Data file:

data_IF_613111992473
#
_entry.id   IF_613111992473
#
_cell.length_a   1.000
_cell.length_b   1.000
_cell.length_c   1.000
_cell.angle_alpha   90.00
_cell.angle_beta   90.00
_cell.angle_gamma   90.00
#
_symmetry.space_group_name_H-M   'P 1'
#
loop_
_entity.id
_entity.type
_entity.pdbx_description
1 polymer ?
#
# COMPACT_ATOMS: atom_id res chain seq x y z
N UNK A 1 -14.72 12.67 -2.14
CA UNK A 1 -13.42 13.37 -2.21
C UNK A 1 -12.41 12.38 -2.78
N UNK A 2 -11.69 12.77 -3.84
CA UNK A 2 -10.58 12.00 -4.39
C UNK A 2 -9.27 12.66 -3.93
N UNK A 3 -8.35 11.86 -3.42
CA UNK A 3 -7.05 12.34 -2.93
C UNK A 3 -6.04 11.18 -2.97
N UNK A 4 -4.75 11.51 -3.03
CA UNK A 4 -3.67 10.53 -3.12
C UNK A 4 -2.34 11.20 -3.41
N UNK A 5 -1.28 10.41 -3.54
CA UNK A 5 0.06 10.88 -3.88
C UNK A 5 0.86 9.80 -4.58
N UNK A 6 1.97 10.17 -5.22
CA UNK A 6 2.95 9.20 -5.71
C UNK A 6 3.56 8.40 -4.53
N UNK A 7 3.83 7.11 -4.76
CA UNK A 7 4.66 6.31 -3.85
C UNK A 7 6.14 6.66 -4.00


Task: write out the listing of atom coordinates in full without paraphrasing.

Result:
data_IF_613111992473
#
_entry.id   IF_613111992473
#
_cell.length_a   1.000
_cell.length_b   1.000
_cell.length_c   1.000
_cell.angle_alpha   90.00
_cell.angle_beta   90.00
_cell.angle_gamma   90.00
#
_symmetry.space_group_name_H-M   'P 1'
#
loop_
_entity.id
_entity.type
_entity.pdbx_description
1 polymer ?
#
# COMPACT_ATOMS: atom_id res chain seq x y z
N UNK A 1 -14.72 12.67 -2.14
CA UNK A 1 -13.42 13.37 -2.21
C UNK A 1 -12.41 12.38 -2.78
N UNK A 2 -11.69 12.77 -3.84
CA UNK A 2 -10.58 12.00 -4.39
C UNK A 2 -9.27 12.66 -3.93
N UNK A 3 -8.35 11.86 -3.42
CA UNK A 3 -7.05 12.34 -2.93
C UNK A 3 -6.04 11.18 -2.97
N UNK A 4 -4.75 11.51 -3.03
CA UNK A 4 -3.67 10.53 -3.12
C UNK A 4 -2.34 11.20 -3.41
N UNK A 5 -1.28 10.41 -3.54
CA UNK A 5 0.06 10.88 -3.88
C UNK A 5 0.86 9.80 -4.58
N UNK A 6 1.97 10.17 -5.22
CA UNK A 6 2.95 9.20 -5.71
C UNK A 6 3.56 8.40 -4.53
N UNK A 7 3.83 7.11 -4.76
CA UNK A 7 4.66 6.31 -3.85
C UNK A 7 6.14 6.66 -4.00